The opening of the river mussel exhibition took place as part of the Easter Open Studios Week (Österlens konstrunda), a well-known art event during which artists from the East Skåne district open their houses to the public. Fish and mussels were on display at the vernissage as well as art work on the theme by local children. A group of children were also knighted “Protectors of the Crassus and of Fyleån Creek”. Over 1 500 people have visited the exhibition so far.
For more information on the project or the exhibition visit the UC4LIFE project website
13 May 2014Natura 2000 Day will again be celebrated on 21 May, one year after it was first initiated in Spain by the LIFE Information and Communication project Activa Red Natura 2000: Connecting people with biodiversity (LIFE11 INF/ES/000665).
The LIFE project, led by SEO/BirdLife and the EFE Agency, addresses the need for a greater appreciation of the objectives and maintenance needs of the European Natura 2000 network of protected areas. It aims to give citizens a better understanding of the ecosystem services provided by these areas, and knowledge to enhance their enjoyment of Europe’s natural heritage. As part of this aim, the LIFE project plans to make Natura 2000 Day an annual European-wide event.
Eighteen countries will participate in Natura 2000 Day in 2014, through the BirdLife International partnership, to help raise awareness of the ecological, social and economic importance of the Natura 2000 network, the largest network of protected sites in the world (more than 26 000 sites across the EU, covering some one million km2).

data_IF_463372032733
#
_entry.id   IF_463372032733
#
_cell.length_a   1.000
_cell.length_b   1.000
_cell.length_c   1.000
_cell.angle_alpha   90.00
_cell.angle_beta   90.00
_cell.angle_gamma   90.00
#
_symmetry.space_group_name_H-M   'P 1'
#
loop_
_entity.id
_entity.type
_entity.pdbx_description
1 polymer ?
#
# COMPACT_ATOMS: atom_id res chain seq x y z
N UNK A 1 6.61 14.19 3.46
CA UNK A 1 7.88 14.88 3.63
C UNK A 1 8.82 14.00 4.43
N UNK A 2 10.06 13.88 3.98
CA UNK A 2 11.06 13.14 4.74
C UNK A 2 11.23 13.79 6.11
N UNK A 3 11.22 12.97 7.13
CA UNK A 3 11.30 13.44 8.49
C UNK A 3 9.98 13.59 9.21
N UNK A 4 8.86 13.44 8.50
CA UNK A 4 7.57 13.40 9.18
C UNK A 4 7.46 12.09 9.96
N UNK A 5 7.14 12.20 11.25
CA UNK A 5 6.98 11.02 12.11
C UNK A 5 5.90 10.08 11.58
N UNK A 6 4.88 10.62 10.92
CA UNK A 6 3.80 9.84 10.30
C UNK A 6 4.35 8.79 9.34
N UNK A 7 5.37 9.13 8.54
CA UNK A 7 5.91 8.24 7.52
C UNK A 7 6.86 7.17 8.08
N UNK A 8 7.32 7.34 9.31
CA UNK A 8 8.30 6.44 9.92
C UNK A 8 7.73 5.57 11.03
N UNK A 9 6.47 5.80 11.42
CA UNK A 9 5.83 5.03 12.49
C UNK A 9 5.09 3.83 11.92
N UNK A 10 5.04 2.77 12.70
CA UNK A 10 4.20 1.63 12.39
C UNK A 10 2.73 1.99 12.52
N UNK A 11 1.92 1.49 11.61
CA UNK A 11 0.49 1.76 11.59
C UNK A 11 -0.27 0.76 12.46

Natura 2000 Day invites everyone to make a symbolic gesture of social awareness in favour of preserving natural ecosystems, and the species they support. This takes the form of photographs of people making a butterfly shape with their raised hands and uploading them to the event website, or via social media platforms such as Twitter, Facebook and Instagram using the #natura2000day tag. Many celebrities have uploaded photos in support of the project and numerous organisations and institutions have become involved, especially schools. The project stresses that even the smallest gestures can have a great power for change, just like the flapping of a butterfly’s wings.
Each year, the gestures contribute to the conservation of a particular Natura 2000 site. This year´s campaign is focussing on the Doñana site in Spain, a vast area of coastal wetland, dunes, cork oak and pine forest, and Mediterranean heath land that supports numerous birds and other species. In particular, the gesture campaign will contribute to the restoration of a marsh area, through the removal of an exotic invasive plant that is displacing native flora, and the removal of old lead bullets that poison birds from an area where up to 50 000 geese feed.
To find out more about Natura 2000 Day or to upload your photo, visit the website: http://www.natura2000day.eu
Alternatively, contribute via Twitter (@ActivaRedNatura) or Facebook (ActivaNatura2000).
To find out more about the project’s wider objectives, visit: http://activarednatura2000.com